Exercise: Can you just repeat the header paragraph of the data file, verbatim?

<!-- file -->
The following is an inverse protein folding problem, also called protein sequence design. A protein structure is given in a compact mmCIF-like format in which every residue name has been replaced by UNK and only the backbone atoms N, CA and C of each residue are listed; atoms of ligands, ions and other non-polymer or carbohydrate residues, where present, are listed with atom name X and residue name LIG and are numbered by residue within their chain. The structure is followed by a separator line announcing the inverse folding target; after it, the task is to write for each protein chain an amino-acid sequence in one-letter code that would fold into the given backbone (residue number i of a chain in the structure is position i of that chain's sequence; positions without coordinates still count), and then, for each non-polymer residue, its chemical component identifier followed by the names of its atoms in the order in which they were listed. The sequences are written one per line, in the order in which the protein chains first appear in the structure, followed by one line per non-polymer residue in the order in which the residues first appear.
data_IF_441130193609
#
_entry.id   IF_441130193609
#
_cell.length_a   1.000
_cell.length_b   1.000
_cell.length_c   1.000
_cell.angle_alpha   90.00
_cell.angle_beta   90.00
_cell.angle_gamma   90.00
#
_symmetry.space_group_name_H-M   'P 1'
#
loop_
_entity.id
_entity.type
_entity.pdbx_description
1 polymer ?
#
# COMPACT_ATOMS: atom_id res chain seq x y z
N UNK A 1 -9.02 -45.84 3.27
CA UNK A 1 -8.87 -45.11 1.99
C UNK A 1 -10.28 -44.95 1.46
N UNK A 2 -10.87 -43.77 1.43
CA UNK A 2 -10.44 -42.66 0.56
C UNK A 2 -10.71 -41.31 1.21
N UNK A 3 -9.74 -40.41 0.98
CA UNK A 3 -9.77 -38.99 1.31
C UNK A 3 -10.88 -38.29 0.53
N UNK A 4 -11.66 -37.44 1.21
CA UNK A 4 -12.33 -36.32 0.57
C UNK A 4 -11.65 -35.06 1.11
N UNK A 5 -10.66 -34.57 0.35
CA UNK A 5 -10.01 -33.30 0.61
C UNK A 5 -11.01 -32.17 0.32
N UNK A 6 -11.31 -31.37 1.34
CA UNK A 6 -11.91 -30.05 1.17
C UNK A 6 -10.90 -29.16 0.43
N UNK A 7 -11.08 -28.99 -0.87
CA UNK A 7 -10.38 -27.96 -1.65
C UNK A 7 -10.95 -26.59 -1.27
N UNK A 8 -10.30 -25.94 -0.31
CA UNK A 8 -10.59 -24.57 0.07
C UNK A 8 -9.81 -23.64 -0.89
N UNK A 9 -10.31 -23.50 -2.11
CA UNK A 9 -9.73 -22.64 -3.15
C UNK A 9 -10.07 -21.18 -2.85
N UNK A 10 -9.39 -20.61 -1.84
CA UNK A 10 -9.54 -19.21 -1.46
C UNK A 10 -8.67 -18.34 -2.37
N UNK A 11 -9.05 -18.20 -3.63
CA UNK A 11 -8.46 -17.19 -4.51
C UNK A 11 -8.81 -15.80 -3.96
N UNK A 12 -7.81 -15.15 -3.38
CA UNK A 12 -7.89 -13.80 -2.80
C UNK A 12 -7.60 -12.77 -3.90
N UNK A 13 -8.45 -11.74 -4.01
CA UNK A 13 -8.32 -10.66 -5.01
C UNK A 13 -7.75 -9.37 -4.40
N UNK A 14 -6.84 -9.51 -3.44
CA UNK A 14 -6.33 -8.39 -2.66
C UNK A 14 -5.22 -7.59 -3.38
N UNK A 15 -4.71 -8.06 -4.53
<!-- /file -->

The following is an inverse protein folding problem, also called protein sequence design. A protein structure is given in a compact mmCIF-like format in which every residue name has been replaced by UNK and only the backbone atoms N, CA and C of each residue are listed; atoms of ligands, ions and other non-polymer or carbohydrate residues, where present, are listed with atom name X and residue name LIG and are numbered by residue within their chain. The structure is followed by a separator line announcing the inverse folding target; after it, the task is to write for each protein chain an amino-acid sequence in one-letter code that would fold into the given backbone (residue number i of a chain in the structure is position i of that chain's sequence; positions without coordinates still count), and then, for each non-polymer residue, its chemical component identifier followed by the names of its atoms in the order in which they were listed. The sequences are written one per line, in the order in which the protein chains first appear in the structure, followed by one line per non-polymer residue in the order in which the residues first appear.